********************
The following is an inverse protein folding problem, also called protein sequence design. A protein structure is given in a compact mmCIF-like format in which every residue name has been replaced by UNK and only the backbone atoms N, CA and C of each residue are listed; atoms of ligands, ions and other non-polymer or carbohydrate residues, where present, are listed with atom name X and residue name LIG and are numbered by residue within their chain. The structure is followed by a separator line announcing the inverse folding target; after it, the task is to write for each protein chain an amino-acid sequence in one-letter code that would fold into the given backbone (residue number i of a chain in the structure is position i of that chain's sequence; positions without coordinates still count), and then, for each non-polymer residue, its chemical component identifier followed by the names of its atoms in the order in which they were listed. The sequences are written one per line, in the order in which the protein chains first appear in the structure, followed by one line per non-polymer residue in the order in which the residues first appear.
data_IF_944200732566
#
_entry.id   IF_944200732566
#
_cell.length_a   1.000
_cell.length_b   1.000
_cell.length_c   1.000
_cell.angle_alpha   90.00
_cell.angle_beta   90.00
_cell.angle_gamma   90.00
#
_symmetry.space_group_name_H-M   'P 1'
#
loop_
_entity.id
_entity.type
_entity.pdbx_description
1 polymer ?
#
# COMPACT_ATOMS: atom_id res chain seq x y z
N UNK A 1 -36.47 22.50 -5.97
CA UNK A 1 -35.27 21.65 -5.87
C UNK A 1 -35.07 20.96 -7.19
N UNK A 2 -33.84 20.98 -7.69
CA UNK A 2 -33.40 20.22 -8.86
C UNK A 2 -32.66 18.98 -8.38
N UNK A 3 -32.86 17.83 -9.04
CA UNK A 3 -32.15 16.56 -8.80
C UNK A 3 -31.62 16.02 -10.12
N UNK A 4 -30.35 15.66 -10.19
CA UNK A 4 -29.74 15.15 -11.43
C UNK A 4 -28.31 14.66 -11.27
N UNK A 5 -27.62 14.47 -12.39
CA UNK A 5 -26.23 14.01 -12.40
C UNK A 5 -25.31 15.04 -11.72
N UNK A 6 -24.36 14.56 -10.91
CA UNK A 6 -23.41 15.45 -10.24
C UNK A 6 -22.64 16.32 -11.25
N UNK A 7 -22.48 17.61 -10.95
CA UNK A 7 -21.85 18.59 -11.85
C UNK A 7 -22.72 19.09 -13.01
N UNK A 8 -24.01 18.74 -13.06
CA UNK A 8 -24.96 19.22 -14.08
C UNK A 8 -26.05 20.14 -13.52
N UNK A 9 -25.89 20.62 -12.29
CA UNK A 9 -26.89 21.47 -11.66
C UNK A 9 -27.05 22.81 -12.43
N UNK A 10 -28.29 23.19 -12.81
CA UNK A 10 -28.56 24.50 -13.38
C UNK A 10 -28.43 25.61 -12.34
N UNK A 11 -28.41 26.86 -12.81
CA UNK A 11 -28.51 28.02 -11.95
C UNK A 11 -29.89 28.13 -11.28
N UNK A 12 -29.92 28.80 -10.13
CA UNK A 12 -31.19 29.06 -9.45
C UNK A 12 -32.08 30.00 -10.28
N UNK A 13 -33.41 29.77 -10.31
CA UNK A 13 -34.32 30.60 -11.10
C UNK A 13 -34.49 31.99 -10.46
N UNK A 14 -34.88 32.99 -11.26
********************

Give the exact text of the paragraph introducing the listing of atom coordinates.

The following is an inverse protein folding problem, also called protein sequence design. A protein structure is given in a compact mmCIF-like format in which every residue name has been replaced by UNK and only the backbone atoms N, CA and C of each residue are listed; atoms of ligands, ions and other non-polymer or carbohydrate residues, where present, are listed with atom name X and residue name LIG and are numbered by residue within their chain. The structure is followed by a separator line announcing the inverse folding target; after it, the task is to write for each protein chain an amino-acid sequence in one-letter code that would fold into the given backbone (residue number i of a chain in the structure is position i of that chain's sequence; positions without coordinates still count), and then, for each non-polymer residue, its chemical component identifier followed by the names of its atoms in the order in which they were listed. The sequences are written one per line, in the order in which the protein chains first appear in the structure, followed by one line per non-polymer residue in the order in which the residues first appear.